The right behaviors, not clever slogans, are what truly differentiate your bank from the competition
Like most companies, banks and financial institutions invest enormous amounts of time and money crafting what they think is a unique identity. That identity is meant to appeal in an emotionally engaging manner, build deeper customer relationships, and positively affect market share and profitability. It's a good idea -- so good that every bank does it.
It pays, literally, to give customers a reason to think your bank is the best.
In mature markets such as banking, where products are commodities, creating brands that offer better value than their competitors do is a real challenge. But it's the key to acquiring and retaining customers in competitive markets. And banks cannot accomplish real differentiation until customers believe that a bank is truly different -- specifically, if they can agree that "Bank X is the best."
Bank customers rarely say so, however. In a recent banking study Gallup conducted in New Zealand, only 7% of customers believed that one bank was the best in the whole industry, while 44% of customers said that all banks and financial institutions are about the same. This is not unique to New Zealand; Gallup has found similar responses from banking customers in other parts of the world.
That 7% is a particularly valuable customer segment. Gallup has discovered that customers in New Zealand who agreed that one bank is the best are twice as likely to be fully engaged with their bank as those who believe that all banks and financial institutions are the same. Similarly, those customers are nearly two times as likely to be extremely satisfied with the bank's products and services and to be extremely likely to recommend the bank to their friends and family, compared with those who perceive no differentiation.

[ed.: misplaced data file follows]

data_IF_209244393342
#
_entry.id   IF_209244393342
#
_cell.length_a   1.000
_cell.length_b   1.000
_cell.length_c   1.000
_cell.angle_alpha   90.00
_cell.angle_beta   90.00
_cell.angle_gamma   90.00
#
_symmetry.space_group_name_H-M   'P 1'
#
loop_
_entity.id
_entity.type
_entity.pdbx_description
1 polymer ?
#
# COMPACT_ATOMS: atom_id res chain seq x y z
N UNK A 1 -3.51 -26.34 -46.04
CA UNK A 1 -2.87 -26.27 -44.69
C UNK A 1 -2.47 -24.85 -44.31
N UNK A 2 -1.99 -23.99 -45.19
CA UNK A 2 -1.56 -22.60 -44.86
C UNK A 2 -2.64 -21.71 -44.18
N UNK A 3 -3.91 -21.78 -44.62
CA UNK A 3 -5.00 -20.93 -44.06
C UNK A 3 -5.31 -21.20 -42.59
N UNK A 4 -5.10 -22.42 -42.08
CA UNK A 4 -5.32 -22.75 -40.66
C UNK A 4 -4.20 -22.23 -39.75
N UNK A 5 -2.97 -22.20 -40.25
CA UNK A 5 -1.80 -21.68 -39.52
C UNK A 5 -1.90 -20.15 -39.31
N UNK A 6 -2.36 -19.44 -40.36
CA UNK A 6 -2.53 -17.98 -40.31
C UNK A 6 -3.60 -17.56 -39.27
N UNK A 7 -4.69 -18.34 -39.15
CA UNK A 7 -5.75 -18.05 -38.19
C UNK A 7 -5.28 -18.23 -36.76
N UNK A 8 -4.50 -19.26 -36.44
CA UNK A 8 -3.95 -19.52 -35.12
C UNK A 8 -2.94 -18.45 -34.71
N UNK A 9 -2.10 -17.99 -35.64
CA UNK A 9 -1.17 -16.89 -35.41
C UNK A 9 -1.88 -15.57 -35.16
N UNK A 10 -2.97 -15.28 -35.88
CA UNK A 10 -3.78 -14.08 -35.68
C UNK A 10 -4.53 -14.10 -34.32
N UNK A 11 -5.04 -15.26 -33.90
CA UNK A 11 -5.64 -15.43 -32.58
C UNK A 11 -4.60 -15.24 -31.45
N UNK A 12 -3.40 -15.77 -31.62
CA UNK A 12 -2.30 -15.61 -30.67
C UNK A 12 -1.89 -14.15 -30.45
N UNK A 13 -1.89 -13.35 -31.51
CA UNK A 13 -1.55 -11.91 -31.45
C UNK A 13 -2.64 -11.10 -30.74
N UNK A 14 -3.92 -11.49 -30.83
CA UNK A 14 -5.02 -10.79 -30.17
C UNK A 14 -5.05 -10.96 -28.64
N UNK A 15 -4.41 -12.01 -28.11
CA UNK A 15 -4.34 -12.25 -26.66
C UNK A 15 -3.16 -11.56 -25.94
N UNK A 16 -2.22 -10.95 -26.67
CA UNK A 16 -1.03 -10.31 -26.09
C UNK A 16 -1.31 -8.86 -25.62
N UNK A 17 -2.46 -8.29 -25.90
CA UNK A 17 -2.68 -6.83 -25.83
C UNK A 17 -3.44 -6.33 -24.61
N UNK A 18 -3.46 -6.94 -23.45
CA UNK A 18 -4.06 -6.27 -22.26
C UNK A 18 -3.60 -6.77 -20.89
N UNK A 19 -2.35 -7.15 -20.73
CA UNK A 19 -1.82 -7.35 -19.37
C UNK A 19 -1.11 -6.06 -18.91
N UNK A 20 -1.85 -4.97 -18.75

So it pays, literally, to give customers a reason to think your bank is the best. And while we are not suggesting that the marketing and communication initiatives by New Zealand banks are ineffective, these banks clearly are not realizing the full potential of their marketing investments. To put a fine point on it, they're missing one critical aspect of developing a banking brand: behavior.
Download the related white paper "Is Your Bank Different? Probably Not"
Actions that bring the brand to life
Every bank says that it cares about its customers, that it provides excellent services, and that its products are good for customers. Most of them are right. But how many banks can prove it every day with every customer?
Customers respond to actions that prove the bank does what it says it will do. Such moments determine whether customers remain engaged with the bank's products and services. And when an experience with a brand representative doesn't jibe with the bank's external messaging, the customer is likely to experience brand ambiguity. That may prevent customers from becoming engaged with the bank. This is why front-line employees must be authentic representatives of the brand.
Banks generally believe that their onboarding and training programs or their corporate culture is enough to teach employees to breathe life into the brand. But that 7% number proves that they aren't enough.
When Gallup conducted research across four banking brands in the Asia Pacific region, we found that many front-line employees, when asked about brand behaviors, could relay only lofty organizational goals instead of specific actions. They knew about customer-centricity, for instance, but they couldn't name specific behaviors that truly bring it about. Every company seems to claim it is customer-centric, which is, as an organizational aim, a nice goal. However, it does not distinguish one bank from another, especially from the customer's point of view, unless front-line employees know how to make being customer-centric a reality.
Here's how it's done: Bank A has branded itself as a community bank. Its organizational goal is to promote a sense of engagement in customers. Accordingly, all its print and billboard advertisements feature photos of local places. It sponsors and supports local schools' athletic teams, and it funds community organizations that, in turn, prominently display Bank A's logo in their materials.